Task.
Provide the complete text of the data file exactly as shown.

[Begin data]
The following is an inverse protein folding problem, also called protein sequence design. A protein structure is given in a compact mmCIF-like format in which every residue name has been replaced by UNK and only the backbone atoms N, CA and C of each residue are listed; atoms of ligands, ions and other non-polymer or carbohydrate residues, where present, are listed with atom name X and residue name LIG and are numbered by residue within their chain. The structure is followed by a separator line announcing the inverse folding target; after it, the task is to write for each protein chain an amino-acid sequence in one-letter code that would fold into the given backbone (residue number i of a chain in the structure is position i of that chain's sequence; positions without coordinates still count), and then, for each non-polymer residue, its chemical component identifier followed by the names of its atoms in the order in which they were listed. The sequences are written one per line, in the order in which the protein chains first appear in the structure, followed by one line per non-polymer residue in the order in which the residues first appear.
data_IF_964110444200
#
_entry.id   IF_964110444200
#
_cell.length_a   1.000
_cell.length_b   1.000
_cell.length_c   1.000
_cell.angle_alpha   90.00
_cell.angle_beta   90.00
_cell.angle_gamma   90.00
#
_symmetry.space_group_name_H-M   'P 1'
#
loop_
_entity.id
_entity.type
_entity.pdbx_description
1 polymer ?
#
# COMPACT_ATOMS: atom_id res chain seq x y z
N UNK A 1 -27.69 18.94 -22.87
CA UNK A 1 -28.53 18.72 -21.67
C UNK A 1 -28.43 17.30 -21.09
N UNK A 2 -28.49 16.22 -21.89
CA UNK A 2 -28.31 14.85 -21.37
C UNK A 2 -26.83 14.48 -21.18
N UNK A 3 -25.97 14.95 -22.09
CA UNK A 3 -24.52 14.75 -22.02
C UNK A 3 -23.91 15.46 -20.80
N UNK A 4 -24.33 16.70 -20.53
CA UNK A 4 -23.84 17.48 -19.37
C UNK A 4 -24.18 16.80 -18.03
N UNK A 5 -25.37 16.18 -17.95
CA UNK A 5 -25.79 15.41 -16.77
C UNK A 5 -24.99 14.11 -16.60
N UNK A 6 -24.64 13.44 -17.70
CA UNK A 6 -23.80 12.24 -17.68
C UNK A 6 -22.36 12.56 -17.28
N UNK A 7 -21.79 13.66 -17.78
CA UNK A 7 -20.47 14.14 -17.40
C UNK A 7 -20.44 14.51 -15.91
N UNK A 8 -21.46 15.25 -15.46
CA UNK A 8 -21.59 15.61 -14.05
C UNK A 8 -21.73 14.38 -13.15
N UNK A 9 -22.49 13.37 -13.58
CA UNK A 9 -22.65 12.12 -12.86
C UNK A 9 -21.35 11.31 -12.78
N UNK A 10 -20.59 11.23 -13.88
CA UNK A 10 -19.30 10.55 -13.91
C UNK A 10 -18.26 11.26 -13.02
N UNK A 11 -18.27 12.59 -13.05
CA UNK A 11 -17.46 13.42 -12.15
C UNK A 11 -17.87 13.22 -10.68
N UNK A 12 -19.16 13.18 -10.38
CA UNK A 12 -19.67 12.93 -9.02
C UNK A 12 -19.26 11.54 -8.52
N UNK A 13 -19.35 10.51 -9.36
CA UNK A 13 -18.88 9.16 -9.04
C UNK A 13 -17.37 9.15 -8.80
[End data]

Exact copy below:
The following is an inverse protein folding problem, also called protein sequence design. A protein structure is given in a compact mmCIF-like format in which every residue name has been replaced by UNK and only the backbone atoms N, CA and C of each residue are listed; atoms of ligands, ions and other non-polymer or carbohydrate residues, where present, are listed with atom name X and residue name LIG and are numbered by residue within their chain. The structure is followed by a separator line announcing the inverse folding target; after it, the task is to write for each protein chain an amino-acid sequence in one-letter code that would fold into the given backbone (residue number i of a chain in the structure is position i of that chain's sequence; positions without coordinates still count), and then, for each non-polymer residue, its chemical component identifier followed by the names of its atoms in the order in which they were listed. The sequences are written one per line, in the order in which the protein chains first appear in the structure, followed by one line per non-polymer residue in the order in which the residues first appear.
data_IF_964110444200
#
_entry.id   IF_964110444200
#
_cell.length_a   1.000
_cell.length_b   1.000
_cell.length_c   1.000
_cell.angle_alpha   90.00
_cell.angle_beta   90.00
_cell.angle_gamma   90.00
#
_symmetry.space_group_name_H-M   'P 1'
#
loop_
_entity.id
_entity.type
_entity.pdbx_description
1 polymer ?
#
# COMPACT_ATOMS: atom_id res chain seq x y z
N UNK A 1 -27.69 18.94 -22.87
CA UNK A 1 -28.53 18.72 -21.67
C UNK A 1 -28.43 17.30 -21.09
N UNK A 2 -28.49 16.22 -21.89
CA UNK A 2 -28.31 14.85 -21.37
C UNK A 2 -26.83 14.48 -21.18
N UNK A 3 -25.97 14.95 -22.09
CA UNK A 3 -24.52 14.75 -22.02
C UNK A 3 -23.91 15.46 -20.80
N UNK A 4 -24.33 16.70 -20.53
CA UNK A 4 -23.84 17.48 -19.37
C UNK A 4 -24.18 16.80 -18.03
N UNK A 5 -25.37 16.18 -17.95
CA UNK A 5 -25.79 15.41 -16.77
C UNK A 5 -24.99 14.11 -16.60
N UNK A 6 -24.64 13.44 -17.70
CA UNK A 6 -23.80 12.24 -17.68
C UNK A 6 -22.36 12.56 -17.28
N UNK A 7 -21.79 13.66 -17.78
CA UNK A 7 -20.47 14.14 -17.40
C UNK A 7 -20.44 14.51 -15.91
N UNK A 8 -21.46 15.25 -15.46
CA UNK A 8 -21.59 15.61 -14.05
C UNK A 8 -21.73 14.38 -13.15
N UNK A 9 -22.49 13.37 -13.58
CA UNK A 9 -22.65 12.12 -12.86
C UNK A 9 -21.35 11.31 -12.78
N UNK A 10 -20.59 11.23 -13.88
CA UNK A 10 -19.30 10.55 -13.91
C UNK A 10 -18.26 11.26 -13.02
N UNK A 11 -18.27 12.59 -13.05
CA UNK A 11 -17.46 13.42 -12.15
C UNK A 11 -17.87 13.22 -10.68
N UNK A 12 -19.16 13.18 -10.38
CA UNK A 12 -19.67 12.93 -9.02
C UNK A 12 -19.26 11.54 -8.52
N UNK A 13 -19.35 10.51 -9.36
CA UNK A 13 -18.88 9.16 -9.04
C UNK A 13 -17.37 9.15 -8.80